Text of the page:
The breadth of this survey is suggested by the inclusion of works as varied as Mark Lombardi’s incredibly complex diagrammatic drawings, mapping secretive financial and political relationships; Jill Baroff’s compelling drawing of concentric circles, wherein the lines indicate tide levels recorded within a precise timeframe; and Christine Hiebert’s deft gestural drawings taking formal inspiration from a series of authentic cattle brands. Jane Hammond’s Scrapbook (2003) offers various images as a puzzle to decipher, while her striking printed collage Four Ways to Blue (2006) was inspired, in part, by Vladimir Nabokov’s writings about butterflies. 

The most recent drawing in Art=Text=Art is Nancy Haynes’s QR for WK by NH (2012), a patterned drawing that actually functions as a digital quick response code for the exhibition’s online catalogue, www.artequalstext.com. This free online catalogue features essays and images of each work in the exhibition, works of fiction, and sound pieces by more than 35 guest contributors, including a national roster of artists, writers, curators and critics, as well as graduate student arts writers.


The exhibition and related programs at the Zimmerli are made possible in part by the Geraldine R. Dodge Foundation, and donors to the Zimmerli’s Annual Exhibition Fund: Sustainer/ Voorhees Family Endowment; Supporter/ Jerome A. Yavitz Charitable Foundation, Inc. – Stephen Cypen, President. The Zimmerli’s operations, exhibitions, and programs are funded in part by Rutgers, The State University of New Jersey; the Estate of Victoria J. Mastrobuono; the New Jersey State Council on the Arts/Department of State, a Partner Agency of the National Endowment for the Arts; and the donors, members, and friends of the museum.

The showing of Art=Text=Art at the University of Richmond Museums, Virginia, and its accompanying programs were made possible in part by the University of Richmond’s Cultural Affairs Committee, and funds from the Louis S. Booth Arts Fund

The Collection

Art=Text=Art comprises works selected from the New York-based collection of Werner (Wynn) and Sarah-Ann (Sally) Kramarsky. The Kramarskys are widely respected as role models for their dedicated commitment to share their collection and to promote the importance of drawing for learning and stimulating imaginative creativity, as well as to encourage new audiences to be inspired to draw. Selections from the Kramarskys’ distinguished collection have been shown at The Museum of Modern Art, New York; the National Gallery of Art in Washington, D.C.; the Harvard University Art Museums; the Yale University Art Gallery; public and university art museums in Arkansas, California, Illinois, Maine, and Ohio; and internationally in France, Germany, and Switzerland.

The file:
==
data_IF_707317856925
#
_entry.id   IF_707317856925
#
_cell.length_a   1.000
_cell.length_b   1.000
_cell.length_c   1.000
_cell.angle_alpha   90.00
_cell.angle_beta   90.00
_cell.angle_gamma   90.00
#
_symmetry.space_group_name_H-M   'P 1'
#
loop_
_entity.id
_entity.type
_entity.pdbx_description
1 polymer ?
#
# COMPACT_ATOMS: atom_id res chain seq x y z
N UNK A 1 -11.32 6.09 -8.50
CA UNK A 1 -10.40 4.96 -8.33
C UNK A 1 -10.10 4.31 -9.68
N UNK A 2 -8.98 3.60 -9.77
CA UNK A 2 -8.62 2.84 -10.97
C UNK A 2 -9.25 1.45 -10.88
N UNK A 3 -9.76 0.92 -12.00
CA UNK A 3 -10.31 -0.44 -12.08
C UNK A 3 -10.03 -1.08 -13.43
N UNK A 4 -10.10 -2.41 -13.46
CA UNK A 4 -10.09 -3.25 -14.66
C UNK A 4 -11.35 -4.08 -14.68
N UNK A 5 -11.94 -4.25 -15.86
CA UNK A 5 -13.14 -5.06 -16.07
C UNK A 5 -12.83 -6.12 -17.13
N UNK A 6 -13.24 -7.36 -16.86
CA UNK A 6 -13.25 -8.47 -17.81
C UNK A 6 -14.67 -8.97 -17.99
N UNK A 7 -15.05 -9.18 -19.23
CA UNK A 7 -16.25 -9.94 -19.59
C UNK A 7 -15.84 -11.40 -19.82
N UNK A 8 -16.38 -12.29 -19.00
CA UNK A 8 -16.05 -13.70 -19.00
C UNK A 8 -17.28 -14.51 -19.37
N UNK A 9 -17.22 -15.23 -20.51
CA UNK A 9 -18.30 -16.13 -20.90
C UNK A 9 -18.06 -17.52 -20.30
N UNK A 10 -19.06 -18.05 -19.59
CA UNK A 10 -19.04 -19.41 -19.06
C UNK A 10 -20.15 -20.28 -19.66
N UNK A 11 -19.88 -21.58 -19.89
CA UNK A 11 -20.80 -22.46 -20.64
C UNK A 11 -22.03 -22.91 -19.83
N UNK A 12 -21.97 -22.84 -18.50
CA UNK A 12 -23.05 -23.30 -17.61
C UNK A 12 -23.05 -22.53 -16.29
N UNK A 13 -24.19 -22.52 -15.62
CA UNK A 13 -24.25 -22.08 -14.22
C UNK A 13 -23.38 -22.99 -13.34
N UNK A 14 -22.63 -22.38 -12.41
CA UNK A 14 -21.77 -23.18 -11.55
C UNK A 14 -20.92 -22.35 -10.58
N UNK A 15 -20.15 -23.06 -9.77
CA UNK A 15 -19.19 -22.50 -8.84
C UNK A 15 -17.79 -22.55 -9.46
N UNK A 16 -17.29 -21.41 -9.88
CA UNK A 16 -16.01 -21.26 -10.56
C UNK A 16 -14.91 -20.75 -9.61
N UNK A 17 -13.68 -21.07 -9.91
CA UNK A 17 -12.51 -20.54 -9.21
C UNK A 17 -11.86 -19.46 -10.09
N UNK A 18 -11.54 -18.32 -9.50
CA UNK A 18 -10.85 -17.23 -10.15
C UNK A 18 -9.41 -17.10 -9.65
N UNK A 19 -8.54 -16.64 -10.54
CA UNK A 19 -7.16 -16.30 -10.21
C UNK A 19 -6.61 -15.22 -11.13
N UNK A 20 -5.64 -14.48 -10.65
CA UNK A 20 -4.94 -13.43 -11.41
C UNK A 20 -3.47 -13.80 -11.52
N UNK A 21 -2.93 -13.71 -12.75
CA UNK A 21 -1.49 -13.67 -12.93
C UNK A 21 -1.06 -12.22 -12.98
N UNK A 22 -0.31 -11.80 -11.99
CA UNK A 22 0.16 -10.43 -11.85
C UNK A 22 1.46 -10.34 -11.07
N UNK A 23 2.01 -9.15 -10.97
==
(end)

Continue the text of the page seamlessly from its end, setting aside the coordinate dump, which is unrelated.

Public Programs

The Art=Text=Art exhibition is the centerpiece for Fall 2012 university and community programs from drawing classes to school tours. Please visit the Zimmerli Art Museum website for further information: www.zimmerlimuseum.rutgers.edu

Wednesday, January 2 / 6:30pm

ART AFTER HOURS: Dance as Drawing: The Arts of Trisha Brown with Jeff Friedman and Keith Thompson

Choreographer, dancer, and visual artist Trisha Brown has been one of the leading figures in American Postmodernism since her first groundbreaking works, such as Walking on the Wall and Roof Piece (both 1971). Two of Brown’s drawings are included in the Zimmerli’s exhibition Art=Text=Art. This lecture and dance demonstration by two leading scholars and performers of modern dance from the Mason Gross School of the Arts at Rutgers explores Brown’s fascination with movement of both the body and the graphic line.

ART AFTER HOURS is the eclectic evening series held the first Wednesday of the month at the Zimmerli Art Museum. Each month spotlights a special exhibition or permanent collection highlights with a guided tour, as well as related entertainment and activities. Free to Rutgers students, faculty and staff and museum members.  Others free with museum admission.

Zimmerli Art Museum at Rutgers

The Zimmerli Art Museum at Rutgers, founded in 1966, is one of the largest university art museums in United States. The Zimmerli’s permanent collection comprises more than 60,000 works, ranging from ancient to contemporary art and featuring particularly rich holdings in the areas of French art of the 19th century, Russian and Soviet Nonconformist Art, and American and European works on paper, including prints, drawings, photographs, and rare books.

The Zimmerli is midway between New York City and Philadelphia and a short walk from the New Jersey Transit station in New Brunswick.

Location and Hours

The Zimmerli Art Museum is located at 71 Hamilton Street at the corner of George Street on the College Avenue campus of Rutgers University in New Brunswick. Hours are Tuesday through Friday, 10 am to 4:30 pm, and Saturday-Sunday, noon to 5 pm; first Wednesdays of each month September through July, 10 am to 9 pm. Admission is $6 for adults; $5 for adults over 65, and free for museum members, Rutgers students, faculty and staff (with ID), and children under 18. Admission is free on the first Sunday of every month. For more information, call 732.932.7237, ext. 610 or visit the museum’s website: www.zimmerlimuseum.rutgers.edu